Tuesday, August 21, 2007

Pg. 99: "The Unnatural History of the Sea"

Today's feature at the Page 99 Test: Callum Roberts's The Unnatural History of the Sea.

About the book, from the publisher:

Humanity can make short work of the oceans' creatures. In 1741, hungry explorers discovered herds of Steller's sea cow in the Bering Strait, and in less than thirty years, the amiable beast had been harpooned into extinction. It's a classic story, but a key fact is often omitted. Bering Island was the last redoubt of a species that had been decimated by hunting and habitat loss years before the explorers set sail.

As Callum M. Roberts reveals in The Unnatural History of the Sea, the oceans' bounty didn't disappear overnight. While today's fishing industry is ruthlessly efficient, intense exploitation began not in the modern era, or even with the dawn of industrialization, but in the 11th century in medieval Europe. Roberts explores this long and colorful history of commercial fishing, taking readers around the world and through the centuries to witness the transformation of the seas.

Drawing on firsthand accounts of early explorers, pirates, merchants, fishers, and travelers, the book recreates the oceans of the past: waters teeming with whales, sea lions, sea otters, turtles, and giant fish. The abundance of marine life described by 15th century seafarers is almost unimaginable today, but Roberts both brings it alive and artfully traces its depletion. Collapsing fisheries, he shows, are simply the latest chapter in a long history of unfettered commercialization of the seas.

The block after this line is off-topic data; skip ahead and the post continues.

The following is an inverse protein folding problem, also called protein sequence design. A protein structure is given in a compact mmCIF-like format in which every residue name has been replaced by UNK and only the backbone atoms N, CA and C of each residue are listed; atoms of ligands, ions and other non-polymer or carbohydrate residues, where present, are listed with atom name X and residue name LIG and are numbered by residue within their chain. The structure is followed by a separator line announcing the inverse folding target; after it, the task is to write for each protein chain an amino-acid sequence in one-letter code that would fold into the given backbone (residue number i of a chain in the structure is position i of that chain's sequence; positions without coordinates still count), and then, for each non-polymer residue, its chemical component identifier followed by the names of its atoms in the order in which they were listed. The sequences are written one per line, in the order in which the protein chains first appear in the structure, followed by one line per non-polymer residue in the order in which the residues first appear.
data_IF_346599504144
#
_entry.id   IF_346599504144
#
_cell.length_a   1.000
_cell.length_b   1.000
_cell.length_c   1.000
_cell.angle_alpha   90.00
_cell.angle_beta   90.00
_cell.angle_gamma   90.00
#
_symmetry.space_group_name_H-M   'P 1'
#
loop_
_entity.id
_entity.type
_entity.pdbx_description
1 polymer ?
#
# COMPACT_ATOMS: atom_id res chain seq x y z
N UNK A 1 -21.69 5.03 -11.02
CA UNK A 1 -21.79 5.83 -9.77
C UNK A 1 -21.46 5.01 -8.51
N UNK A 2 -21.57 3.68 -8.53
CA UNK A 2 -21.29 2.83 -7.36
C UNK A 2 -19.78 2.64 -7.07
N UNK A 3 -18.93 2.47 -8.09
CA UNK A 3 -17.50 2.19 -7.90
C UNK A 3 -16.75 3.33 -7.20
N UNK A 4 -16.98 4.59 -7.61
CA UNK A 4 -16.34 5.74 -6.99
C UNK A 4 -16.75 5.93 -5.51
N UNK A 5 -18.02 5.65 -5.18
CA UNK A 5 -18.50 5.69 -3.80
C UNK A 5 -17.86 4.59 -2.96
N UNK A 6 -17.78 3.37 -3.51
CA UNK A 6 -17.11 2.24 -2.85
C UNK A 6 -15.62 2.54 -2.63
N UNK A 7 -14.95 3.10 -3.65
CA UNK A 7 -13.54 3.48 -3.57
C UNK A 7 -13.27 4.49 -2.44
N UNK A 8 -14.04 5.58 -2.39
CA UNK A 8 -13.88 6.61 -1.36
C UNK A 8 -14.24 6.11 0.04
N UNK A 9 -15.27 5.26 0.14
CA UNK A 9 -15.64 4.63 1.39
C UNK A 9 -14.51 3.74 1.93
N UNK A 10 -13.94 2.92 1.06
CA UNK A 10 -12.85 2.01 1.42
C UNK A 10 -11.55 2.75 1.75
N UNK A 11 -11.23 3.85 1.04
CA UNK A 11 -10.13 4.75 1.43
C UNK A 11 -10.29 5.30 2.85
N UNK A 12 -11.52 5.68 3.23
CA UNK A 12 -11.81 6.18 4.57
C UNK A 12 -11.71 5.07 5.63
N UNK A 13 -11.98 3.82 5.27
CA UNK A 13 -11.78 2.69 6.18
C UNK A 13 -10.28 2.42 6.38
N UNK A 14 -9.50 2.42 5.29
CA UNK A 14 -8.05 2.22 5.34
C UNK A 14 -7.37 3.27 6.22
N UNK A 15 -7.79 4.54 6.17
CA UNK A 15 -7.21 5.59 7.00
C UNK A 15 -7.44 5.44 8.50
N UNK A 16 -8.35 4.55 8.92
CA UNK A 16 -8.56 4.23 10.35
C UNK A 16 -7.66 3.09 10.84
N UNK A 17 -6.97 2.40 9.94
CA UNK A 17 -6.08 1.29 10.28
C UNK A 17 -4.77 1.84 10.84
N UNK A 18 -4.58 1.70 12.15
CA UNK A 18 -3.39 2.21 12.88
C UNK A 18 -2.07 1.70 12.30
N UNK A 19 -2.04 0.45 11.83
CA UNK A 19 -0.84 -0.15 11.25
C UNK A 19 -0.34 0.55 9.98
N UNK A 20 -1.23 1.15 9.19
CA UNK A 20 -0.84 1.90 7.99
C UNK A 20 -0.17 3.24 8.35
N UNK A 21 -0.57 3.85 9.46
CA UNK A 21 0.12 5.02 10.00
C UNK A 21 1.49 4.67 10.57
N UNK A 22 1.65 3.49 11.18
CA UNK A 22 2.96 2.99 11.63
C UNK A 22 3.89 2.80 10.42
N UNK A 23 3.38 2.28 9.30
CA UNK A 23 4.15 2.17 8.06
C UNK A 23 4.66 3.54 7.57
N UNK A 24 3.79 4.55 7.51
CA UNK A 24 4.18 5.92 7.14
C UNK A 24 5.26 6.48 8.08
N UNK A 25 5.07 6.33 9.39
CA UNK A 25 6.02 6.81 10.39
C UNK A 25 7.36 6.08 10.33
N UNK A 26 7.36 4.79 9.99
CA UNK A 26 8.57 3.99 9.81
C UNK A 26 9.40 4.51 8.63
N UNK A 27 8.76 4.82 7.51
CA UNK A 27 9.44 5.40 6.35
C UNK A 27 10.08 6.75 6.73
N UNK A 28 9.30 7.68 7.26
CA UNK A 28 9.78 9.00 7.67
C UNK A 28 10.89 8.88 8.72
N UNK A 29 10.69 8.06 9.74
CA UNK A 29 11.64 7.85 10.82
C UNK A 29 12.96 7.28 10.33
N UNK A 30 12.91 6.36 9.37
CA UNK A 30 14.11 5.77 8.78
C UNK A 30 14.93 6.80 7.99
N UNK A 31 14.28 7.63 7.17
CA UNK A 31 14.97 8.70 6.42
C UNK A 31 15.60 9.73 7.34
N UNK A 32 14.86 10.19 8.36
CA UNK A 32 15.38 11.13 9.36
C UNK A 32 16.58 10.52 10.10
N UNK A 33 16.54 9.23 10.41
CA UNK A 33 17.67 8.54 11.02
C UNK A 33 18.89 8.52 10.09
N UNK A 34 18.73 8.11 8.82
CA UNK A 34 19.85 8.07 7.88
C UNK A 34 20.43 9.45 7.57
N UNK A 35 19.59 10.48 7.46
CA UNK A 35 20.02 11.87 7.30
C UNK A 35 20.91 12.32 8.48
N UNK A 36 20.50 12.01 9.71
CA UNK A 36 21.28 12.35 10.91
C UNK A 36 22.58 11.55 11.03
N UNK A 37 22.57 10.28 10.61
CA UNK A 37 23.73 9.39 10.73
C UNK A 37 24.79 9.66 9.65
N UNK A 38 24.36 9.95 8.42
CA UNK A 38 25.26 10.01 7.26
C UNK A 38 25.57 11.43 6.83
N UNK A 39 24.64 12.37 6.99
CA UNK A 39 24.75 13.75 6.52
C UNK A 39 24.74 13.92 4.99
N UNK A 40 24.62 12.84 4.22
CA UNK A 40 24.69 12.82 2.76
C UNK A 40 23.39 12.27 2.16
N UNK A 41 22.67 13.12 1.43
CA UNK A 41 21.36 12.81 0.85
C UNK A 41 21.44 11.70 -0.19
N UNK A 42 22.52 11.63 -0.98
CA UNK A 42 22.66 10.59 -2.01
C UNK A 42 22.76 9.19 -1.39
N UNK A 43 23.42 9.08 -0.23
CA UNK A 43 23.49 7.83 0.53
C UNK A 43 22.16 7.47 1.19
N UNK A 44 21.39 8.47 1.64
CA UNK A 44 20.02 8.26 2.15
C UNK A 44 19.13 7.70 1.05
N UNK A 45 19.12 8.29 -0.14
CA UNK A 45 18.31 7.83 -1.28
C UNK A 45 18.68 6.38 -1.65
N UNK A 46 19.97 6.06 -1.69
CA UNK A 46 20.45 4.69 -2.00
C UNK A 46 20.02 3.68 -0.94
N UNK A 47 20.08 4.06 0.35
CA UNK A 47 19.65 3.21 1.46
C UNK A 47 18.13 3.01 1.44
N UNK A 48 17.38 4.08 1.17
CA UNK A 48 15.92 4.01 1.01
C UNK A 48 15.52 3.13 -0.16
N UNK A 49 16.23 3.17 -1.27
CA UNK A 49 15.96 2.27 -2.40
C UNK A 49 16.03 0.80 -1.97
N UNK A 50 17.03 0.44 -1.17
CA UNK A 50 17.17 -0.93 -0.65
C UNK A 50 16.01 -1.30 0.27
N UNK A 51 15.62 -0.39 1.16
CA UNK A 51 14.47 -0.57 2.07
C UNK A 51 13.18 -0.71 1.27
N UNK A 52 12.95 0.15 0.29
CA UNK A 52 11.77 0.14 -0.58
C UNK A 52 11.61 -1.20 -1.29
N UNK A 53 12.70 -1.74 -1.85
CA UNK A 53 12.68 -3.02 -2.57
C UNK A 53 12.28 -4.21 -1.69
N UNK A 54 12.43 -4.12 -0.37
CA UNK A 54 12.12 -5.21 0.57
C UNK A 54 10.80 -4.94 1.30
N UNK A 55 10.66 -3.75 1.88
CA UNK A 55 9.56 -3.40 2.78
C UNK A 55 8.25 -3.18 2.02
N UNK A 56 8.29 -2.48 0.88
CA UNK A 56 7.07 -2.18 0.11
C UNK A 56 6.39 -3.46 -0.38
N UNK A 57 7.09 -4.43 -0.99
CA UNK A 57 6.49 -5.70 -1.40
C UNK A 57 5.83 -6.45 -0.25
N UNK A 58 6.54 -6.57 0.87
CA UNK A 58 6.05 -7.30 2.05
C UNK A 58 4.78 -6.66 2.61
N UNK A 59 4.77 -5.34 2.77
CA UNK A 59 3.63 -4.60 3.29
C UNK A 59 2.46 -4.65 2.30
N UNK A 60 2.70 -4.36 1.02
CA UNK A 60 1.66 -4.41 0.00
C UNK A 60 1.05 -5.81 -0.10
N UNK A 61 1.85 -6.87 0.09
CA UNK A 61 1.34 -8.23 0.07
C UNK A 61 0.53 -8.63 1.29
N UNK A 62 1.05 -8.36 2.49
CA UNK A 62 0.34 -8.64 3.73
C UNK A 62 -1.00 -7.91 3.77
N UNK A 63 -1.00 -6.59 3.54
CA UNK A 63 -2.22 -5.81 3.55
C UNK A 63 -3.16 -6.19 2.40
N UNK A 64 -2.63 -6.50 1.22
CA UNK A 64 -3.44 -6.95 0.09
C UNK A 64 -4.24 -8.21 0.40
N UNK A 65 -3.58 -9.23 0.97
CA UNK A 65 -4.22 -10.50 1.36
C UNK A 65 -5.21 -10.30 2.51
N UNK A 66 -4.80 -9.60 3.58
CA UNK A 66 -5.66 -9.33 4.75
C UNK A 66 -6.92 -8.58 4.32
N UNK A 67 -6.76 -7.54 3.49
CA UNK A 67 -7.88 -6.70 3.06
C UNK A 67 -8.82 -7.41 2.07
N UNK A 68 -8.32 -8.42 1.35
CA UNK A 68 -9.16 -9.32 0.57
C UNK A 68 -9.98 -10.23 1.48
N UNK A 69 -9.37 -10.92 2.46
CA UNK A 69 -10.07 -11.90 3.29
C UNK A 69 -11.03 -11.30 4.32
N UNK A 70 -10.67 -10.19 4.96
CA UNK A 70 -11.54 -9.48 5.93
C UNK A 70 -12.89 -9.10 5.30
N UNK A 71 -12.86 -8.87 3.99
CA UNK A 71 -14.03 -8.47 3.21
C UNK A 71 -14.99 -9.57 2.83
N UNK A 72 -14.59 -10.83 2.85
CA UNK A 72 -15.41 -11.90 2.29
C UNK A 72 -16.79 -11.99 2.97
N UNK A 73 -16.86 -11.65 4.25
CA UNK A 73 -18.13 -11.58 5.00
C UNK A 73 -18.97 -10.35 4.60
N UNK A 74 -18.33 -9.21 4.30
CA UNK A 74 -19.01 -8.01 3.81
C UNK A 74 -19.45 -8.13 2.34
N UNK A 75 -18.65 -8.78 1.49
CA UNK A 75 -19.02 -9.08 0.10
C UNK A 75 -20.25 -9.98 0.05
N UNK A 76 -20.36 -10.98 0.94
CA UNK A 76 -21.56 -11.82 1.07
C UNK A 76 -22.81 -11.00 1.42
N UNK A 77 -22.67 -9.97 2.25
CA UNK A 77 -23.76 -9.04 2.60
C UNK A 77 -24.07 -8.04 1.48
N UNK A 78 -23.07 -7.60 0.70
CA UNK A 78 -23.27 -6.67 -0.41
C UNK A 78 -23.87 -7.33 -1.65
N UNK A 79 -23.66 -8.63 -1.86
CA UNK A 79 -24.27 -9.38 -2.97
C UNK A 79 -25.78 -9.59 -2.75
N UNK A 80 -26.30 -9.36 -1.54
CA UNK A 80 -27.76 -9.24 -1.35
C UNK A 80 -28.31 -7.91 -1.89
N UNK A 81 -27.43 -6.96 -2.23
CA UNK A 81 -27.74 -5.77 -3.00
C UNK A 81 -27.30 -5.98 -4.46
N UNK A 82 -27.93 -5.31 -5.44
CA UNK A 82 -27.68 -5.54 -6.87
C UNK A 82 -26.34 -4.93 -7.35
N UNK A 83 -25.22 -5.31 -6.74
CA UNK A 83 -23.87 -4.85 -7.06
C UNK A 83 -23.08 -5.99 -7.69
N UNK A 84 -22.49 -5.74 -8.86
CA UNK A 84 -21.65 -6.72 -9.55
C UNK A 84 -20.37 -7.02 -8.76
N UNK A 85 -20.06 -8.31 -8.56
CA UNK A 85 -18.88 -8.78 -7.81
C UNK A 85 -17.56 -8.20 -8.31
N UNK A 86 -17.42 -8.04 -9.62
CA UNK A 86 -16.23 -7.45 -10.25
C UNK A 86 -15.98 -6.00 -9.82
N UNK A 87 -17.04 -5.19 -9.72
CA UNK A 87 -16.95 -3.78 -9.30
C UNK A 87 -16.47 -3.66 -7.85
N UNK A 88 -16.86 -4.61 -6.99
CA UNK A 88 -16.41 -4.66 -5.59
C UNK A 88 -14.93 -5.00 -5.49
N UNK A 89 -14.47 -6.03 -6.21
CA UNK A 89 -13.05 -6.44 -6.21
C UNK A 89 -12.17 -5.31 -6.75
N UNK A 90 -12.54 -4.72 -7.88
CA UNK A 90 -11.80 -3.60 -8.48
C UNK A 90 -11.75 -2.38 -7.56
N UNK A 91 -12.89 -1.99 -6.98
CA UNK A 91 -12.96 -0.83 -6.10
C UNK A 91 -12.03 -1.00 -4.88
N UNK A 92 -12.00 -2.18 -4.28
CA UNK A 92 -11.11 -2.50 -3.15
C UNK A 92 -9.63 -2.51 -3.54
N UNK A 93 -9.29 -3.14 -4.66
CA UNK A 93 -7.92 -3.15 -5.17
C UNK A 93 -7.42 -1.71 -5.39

The story does not end with an empty ocean. Instead, Roberts describes how we might restore the splendor and prosperity of the seas through smarter management of our resources and some simple restraint. From the coasts of Florida to New Zealand, marine reserves have fostered spectacular recovery of plants and animals to levels not seen in a century. They prove that history need not repeat itself: we can leave the oceans richer than we found them.

Among the praise for Callum Roberts and his book:
"As Callum Roberts writes in this measured but passionate and immensely important book -- a persuasive synopsis of existing scholarship augmented by the author's own research -- is that the resources of the sea are as limited as those of land and air, and that our penchant for exploiting them to the point of extinction is appalling. "
--Washington Post

"Thank you, Callum Roberts, for your riveting, eloquent, compelling and urgently important saga of what may be the greatest environmental tragedy of our time..."
--Sylvia Earle

"His impressive book... is a vivid reminder of what we've lost and a plea to save what is left and help the sea recover some of its earlier bounty."
--Publishers Weekly

"...well-documented and objective study of the history of fishing and overfishing since the 11th century..."
--Library Journal

"This eloquent and inspiring book not only reveals the true extent of this loss but also tells of the oceans' amazing powers of regeneration... Professor Roberts makes the case crystal clear as to why politicians and society as a whole must act now if we are to save our oceans and the beauty and the bounty they contain."
--Richard Page, Greenpeace
Visit the book's official website.

The Page 99 Test: The Unnatural History of the Sea.

--Marshal Zeringue